If you are concerned about iron levels or any other vitamin or mineral level, get yourself checked out by a nutritionist before taking a supplement. Eat plenty of iron (or nutrient) rich foods such as green leafy vegetables. Vitamins are water soluble or fat soluble. Water soluble vitamins like Vitamin C can be taken without testing your levels, therefore if you have too much, your body will be able to get rid of the excess easily. Fat soluble vitamins are slightly more complex as they are stored by the body, thus meaning, the excess becomes stored too. Minerals play a balancing act too as, although we need considerably less, mineral imbalances can cause a wide range of symptoms and taking a supplement that targets just one mineral is not the best approach, as each mineral can easily become too concentrated. Eating from food sources such as nuts & seeds targets the fat soluble vitamins and minerals too.
Going vegan, in a nutshell, refers to removing the following foods/groups from your diet: dairy, meat, fish and eggs. Sometimes, tackling each group one by one can be easier than going all in at once – it can also be the key to creating great tasting new recipes at a sustainable pace. If you’d prefer to go totally vegan from the off then begin by buying a few resource rich vegan magazines, these are usually packed full of information and you can hunt out the most simple recipes first. (You can find a number of simple vegan recipes on my website too)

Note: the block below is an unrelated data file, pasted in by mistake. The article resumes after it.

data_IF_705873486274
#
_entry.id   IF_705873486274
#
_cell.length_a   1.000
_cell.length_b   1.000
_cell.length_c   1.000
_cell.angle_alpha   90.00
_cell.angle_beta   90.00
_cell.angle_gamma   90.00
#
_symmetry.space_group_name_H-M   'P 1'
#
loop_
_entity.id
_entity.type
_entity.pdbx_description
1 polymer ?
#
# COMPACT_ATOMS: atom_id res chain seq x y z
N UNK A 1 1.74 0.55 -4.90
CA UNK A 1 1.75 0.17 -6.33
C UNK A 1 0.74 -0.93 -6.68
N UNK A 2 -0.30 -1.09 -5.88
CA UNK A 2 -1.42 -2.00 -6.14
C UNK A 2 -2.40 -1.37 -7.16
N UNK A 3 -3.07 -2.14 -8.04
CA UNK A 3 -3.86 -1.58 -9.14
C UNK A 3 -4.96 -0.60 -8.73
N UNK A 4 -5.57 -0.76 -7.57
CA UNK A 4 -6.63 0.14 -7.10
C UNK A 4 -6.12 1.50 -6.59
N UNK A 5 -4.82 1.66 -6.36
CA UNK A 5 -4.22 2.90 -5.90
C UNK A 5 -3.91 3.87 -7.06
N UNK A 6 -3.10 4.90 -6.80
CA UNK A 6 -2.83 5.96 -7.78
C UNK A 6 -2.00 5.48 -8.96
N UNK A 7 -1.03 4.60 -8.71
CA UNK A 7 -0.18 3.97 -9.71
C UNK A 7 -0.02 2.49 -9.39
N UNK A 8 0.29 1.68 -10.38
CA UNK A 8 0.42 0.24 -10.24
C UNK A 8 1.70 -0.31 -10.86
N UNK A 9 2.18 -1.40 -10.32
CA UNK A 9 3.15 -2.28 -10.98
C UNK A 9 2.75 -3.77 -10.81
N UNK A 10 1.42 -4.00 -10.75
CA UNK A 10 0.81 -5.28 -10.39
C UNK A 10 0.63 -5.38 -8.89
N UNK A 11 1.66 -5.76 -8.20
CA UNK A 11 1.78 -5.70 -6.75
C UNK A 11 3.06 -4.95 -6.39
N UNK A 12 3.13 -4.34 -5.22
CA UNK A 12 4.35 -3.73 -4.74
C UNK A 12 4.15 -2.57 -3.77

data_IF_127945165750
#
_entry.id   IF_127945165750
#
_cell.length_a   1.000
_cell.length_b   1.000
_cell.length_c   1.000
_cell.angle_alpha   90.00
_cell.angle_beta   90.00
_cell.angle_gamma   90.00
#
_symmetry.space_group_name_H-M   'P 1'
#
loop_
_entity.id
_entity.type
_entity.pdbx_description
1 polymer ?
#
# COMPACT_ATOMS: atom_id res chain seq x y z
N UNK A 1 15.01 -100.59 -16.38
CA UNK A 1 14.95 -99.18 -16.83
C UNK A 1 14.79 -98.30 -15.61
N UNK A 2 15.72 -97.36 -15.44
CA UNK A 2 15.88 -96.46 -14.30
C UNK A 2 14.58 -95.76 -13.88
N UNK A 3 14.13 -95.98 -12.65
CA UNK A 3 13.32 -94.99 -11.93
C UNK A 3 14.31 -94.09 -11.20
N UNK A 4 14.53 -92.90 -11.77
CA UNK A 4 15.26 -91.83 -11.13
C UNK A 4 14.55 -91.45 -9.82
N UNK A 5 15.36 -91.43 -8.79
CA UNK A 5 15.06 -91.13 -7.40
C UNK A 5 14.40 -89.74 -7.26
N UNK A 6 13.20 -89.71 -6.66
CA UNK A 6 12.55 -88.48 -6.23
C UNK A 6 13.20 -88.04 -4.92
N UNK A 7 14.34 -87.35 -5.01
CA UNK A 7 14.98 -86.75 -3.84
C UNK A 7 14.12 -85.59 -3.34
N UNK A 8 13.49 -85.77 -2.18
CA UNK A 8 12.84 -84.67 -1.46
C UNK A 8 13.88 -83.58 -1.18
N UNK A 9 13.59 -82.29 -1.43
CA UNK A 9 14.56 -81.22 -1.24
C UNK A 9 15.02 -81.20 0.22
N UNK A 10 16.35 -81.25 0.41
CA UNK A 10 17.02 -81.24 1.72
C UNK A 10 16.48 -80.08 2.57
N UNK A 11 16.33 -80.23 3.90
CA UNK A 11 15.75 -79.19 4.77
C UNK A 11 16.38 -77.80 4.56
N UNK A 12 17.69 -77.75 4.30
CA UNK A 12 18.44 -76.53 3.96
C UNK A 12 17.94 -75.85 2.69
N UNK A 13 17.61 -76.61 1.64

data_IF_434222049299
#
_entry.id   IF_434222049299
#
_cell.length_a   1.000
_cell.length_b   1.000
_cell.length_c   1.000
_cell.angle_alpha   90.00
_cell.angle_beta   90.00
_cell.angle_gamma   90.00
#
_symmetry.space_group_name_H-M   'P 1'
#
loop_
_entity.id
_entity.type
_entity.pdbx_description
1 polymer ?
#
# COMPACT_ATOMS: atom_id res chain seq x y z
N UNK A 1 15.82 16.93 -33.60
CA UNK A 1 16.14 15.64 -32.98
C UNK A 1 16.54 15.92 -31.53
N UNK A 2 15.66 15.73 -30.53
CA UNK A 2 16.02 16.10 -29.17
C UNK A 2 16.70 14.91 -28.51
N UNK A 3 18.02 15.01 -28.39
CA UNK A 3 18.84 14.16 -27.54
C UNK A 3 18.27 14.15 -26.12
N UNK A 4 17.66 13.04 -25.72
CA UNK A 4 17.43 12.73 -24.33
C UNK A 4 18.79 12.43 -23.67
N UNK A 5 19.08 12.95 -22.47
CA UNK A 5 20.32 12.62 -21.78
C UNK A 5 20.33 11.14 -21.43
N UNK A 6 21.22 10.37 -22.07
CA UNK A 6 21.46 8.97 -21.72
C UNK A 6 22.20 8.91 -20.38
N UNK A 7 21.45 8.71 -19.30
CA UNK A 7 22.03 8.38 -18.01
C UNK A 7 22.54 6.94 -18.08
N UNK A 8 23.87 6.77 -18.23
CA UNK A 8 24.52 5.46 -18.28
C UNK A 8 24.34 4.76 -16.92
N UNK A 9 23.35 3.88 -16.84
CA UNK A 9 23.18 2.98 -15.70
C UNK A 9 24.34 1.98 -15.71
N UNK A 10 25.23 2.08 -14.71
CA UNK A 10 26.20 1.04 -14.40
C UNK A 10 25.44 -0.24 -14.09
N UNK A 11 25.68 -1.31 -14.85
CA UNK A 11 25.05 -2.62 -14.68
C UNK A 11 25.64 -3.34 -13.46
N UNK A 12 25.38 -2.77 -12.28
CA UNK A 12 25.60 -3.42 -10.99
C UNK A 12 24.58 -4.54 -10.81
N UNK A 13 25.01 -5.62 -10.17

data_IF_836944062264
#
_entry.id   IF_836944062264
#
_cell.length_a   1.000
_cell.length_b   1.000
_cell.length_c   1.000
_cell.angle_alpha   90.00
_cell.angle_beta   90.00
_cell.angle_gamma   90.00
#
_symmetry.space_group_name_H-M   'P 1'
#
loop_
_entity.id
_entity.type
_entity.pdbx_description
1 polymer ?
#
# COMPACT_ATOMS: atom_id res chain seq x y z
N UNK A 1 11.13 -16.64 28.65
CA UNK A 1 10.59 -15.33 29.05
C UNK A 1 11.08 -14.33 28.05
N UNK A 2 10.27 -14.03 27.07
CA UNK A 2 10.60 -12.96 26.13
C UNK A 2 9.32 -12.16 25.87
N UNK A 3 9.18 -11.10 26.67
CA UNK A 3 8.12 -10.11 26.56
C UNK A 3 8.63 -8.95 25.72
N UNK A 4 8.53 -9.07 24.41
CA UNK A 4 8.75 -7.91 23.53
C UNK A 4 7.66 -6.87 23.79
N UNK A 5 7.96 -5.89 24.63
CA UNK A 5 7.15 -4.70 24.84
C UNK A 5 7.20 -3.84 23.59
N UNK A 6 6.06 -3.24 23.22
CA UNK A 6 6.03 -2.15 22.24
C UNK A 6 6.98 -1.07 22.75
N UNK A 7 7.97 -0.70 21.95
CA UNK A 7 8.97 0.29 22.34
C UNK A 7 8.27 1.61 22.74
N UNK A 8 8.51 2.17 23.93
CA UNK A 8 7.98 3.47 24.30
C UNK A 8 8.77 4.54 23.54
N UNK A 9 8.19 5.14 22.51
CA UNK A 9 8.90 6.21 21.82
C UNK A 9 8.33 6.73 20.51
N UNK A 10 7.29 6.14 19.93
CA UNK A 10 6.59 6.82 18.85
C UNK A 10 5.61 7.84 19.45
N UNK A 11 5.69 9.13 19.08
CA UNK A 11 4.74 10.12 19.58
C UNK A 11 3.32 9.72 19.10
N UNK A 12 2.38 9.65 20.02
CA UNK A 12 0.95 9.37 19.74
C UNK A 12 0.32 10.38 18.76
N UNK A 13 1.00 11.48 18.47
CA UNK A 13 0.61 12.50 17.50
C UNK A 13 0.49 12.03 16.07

Make a list of food that you enjoy eating and look for recipes with vegan ingredients that can be substituted in. Sometimes you might be surprised, if you find a good enough substitute, you may hardly notice the difference.
The Degrees Of Vegan
If you’re looking to go vegan because you want to live a healthier lifestyle or gain a specific health benefit then be sure to look at what’s in the substitutes that you’re using or what they’re made of. If the substitute is (or made of) whole foods, like chickpeas or legumes, great! However, you’ll often find that products (often meat substitutes) marketed and labelled as ‘health foods’ are processed foods with low nutrient abundance with ingredients that you cannot pronounce – this is a big no no for me. Of course, it is down to personal preference, lifestyle and convenience, but personally, I tend to sway more towards a whole food, plant based diet to be sure I am obtaining high quality healthy ingredients in my everyday eating.